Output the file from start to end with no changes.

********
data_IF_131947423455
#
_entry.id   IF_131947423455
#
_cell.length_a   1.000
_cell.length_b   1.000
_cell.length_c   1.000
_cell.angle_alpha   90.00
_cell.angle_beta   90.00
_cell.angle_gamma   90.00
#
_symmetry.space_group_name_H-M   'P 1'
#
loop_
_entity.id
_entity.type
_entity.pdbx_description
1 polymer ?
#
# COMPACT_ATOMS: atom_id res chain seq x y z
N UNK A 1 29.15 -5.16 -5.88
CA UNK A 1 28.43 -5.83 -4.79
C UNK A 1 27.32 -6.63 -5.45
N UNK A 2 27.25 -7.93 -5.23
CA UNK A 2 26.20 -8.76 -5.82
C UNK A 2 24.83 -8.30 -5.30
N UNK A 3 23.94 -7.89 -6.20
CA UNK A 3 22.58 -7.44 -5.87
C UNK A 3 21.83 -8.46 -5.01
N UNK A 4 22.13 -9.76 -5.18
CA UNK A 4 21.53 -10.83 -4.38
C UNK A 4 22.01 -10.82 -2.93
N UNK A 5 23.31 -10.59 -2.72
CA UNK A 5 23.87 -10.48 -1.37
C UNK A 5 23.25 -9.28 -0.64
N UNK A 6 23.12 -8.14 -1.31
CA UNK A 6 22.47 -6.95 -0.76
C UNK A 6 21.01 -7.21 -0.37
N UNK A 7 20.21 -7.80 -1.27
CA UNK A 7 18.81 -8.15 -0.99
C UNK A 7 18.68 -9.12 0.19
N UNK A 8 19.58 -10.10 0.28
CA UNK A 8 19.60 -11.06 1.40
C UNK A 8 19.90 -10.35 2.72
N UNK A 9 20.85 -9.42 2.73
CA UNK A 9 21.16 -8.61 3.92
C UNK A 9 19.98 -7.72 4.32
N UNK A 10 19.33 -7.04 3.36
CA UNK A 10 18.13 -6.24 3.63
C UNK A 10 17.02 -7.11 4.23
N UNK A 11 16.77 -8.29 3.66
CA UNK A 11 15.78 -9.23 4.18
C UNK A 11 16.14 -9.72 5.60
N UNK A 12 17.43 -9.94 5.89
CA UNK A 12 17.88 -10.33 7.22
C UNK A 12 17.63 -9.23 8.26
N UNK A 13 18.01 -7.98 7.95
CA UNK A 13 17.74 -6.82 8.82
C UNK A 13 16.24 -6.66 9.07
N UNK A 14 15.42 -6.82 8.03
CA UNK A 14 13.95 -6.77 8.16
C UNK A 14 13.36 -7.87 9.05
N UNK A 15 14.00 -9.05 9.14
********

data_IF_131947423455
#
_entry.id   IF_131947423455
#
_cell.length_a   1.000
_cell.length_b   1.000
_cell.length_c   1.000
_cell.angle_alpha   90.00
_cell.angle_beta   90.00
_cell.angle_gamma   90.00
#
_symmetry.space_group_name_H-M   'P 1'
#
loop_
_entity.id
_entity.type
_entity.pdbx_description
1 polymer ?
#
# COMPACT_ATOMS: atom_id res chain seq x y z
N UNK A 1 29.15 -5.16 -5.88
CA UNK A 1 28.43 -5.83 -4.79
C UNK A 1 27.32 -6.63 -5.45
N UNK A 2 27.25 -7.93 -5.23
CA UNK A 2 26.20 -8.76 -5.82
C UNK A 2 24.83 -8.30 -5.30
N UNK A 3 23.94 -7.89 -6.20
CA UNK A 3 22.58 -7.44 -5.87
C UNK A 3 21.83 -8.46 -5.01
N UNK A 4 22.13 -9.76 -5.18
CA UNK A 4 21.53 -10.83 -4.38
C UNK A 4 22.01 -10.82 -2.93
N UNK A 5 23.31 -10.59 -2.72
CA UNK A 5 23.87 -10.48 -1.37
C UNK A 5 23.25 -9.28 -0.64
N UNK A 6 23.12 -8.14 -1.31
CA UNK A 6 22.47 -6.95 -0.76
C UNK A 6 21.01 -7.21 -0.37
N UNK A 7 20.21 -7.80 -1.27
CA UNK A 7 18.81 -8.15 -0.99
C UNK A 7 18.68 -9.12 0.19
N UNK A 8 19.58 -10.10 0.28
CA UNK A 8 19.60 -11.06 1.40
C UNK A 8 19.90 -10.35 2.72
N UNK A 9 20.85 -9.42 2.73
CA UNK A 9 21.16 -8.61 3.92
C UNK A 9 19.98 -7.72 4.32
N UNK A 10 19.33 -7.04 3.36
CA UNK A 10 18.13 -6.24 3.63
C UNK A 10 17.02 -7.11 4.23
N UNK A 11 16.77 -8.29 3.66
CA UNK A 11 15.78 -9.23 4.18
C UNK A 11 16.14 -9.72 5.60
N UNK A 12 17.43 -9.94 5.89
CA UNK A 12 17.88 -10.33 7.22
C UNK A 12 17.63 -9.23 8.26
N UNK A 13 18.01 -7.98 7.95
CA UNK A 13 17.74 -6.82 8.82
C UNK A 13 16.24 -6.66 9.07
N UNK A 14 15.42 -6.82 8.03
CA UNK A 14 13.95 -6.77 8.16
C UNK A 14 13.36 -7.87 9.05
N UNK A 15 14.00 -9.05 9.14